Judas Iscariot

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For more information, see the Skeptic's Annotated Bible article:
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For more information, see the Skeptic's Annotated Bible article:
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For more information, see the Skeptic's Annotated Bible article:

According to the Christian Bible, Judas Iscariot was one of the original twelve apostles and eventually betrayed Jesus, even though Jesus was well aware of his intentions.

Contents

Lack of motivation

There is no reasonable explanation of Judas's betrayal. He had first hand experience of Jesus, his miracles and his teachings. It is not clear that Judas doubted Jesus. Judas was offered Mark 14:10-11 Bible-icon.png or requested Matthew 26:15 Bible-icon.png money to betray Jesus. It seems strange to consider betraying Jesus, a miracle working living God, for relatively little gain.

Apologists argue that Judas may have doubted Jesus was God or the Messiah but this is still not a reason for betrayal. Alternatively, Judas wanted to cash in before Jesus's prophesied death. [1]

Philosophical questions

The role of Judas in Jesus's death raises several questions: [2]

  • Did Judas have free will to betray Jesus?
  • Did Judas get sent to hell as a necessary step for God's plan of atonement?
  • Did Judas suffer more than Jesus as part of this plan?

Death

Acts records that Judas used the reward for the betrayal to purchase a field. His death seems to be a divine punishment since people normally do not burst open after a fall.

"Now this man obtained a field with the reward of his iniquity; and falling headlong, he burst asunder in the midst, and all his bowels gushed out."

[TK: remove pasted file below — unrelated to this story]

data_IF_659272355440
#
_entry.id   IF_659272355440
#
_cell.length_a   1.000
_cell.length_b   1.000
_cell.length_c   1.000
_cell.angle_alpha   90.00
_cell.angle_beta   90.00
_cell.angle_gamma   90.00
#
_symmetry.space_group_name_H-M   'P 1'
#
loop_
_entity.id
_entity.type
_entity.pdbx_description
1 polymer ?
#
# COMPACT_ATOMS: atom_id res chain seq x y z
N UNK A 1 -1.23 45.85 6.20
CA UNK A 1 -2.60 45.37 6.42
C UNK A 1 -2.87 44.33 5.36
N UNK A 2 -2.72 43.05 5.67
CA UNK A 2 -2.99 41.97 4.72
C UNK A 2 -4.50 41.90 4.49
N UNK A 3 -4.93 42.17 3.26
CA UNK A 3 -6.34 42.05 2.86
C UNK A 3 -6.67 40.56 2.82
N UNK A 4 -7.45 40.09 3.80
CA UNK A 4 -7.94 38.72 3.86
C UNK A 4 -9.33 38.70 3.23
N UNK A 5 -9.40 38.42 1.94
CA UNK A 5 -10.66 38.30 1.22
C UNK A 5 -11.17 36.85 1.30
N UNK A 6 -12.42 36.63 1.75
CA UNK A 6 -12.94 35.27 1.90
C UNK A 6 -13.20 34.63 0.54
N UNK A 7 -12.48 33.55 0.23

Acts 1:18 Bible-icon.png

In contrast, Matthew tells Judas expressed remorse, returns the reward and commits suicide:

"And he cast down the pieces of silver into the sanctuary, and departed; and he went away and hanged himself."

Matthew 27:5 Bible-icon.png

These verses have multiple contradictions:

  • Judas returns the reward in one version and spends it in another. Apologists claims that the cast the money down on the sanctury floor, then reclaimed it and spend it on the field. [3] This is stretching interpretation beyond reasonable bounds.
  • Judas dies by bursting open and he died by hanging. Some apologists claim that Judas hung himself, partially decomposed and falling, burst open. [4]
  • Judas expresses remorse in one version and in the other he apparently doesn't. [5]
  • God expressed his wrath to kill Judas in one version and in the other, Judas's death is self-inflicted. [5]

Other apologists, such as C. S. Lewis consider the Bible to be partly unhistorical.

"It seems to me that [the death of Judas] and [inclusion of some unhistorical narratives] rule out the view that every statement in Scripture must be historical truth."

C. S. Lewis [6]

References

  1. [1]
  2. Is Judas greater than Jesus?
  3. [2]
  4. [3]
  5. 5.0 5.1 [4]
  6. Quoted in Michael J. Christensen, C. S. Lewis on Scripture, Abingdon, 1979, Appendix A.
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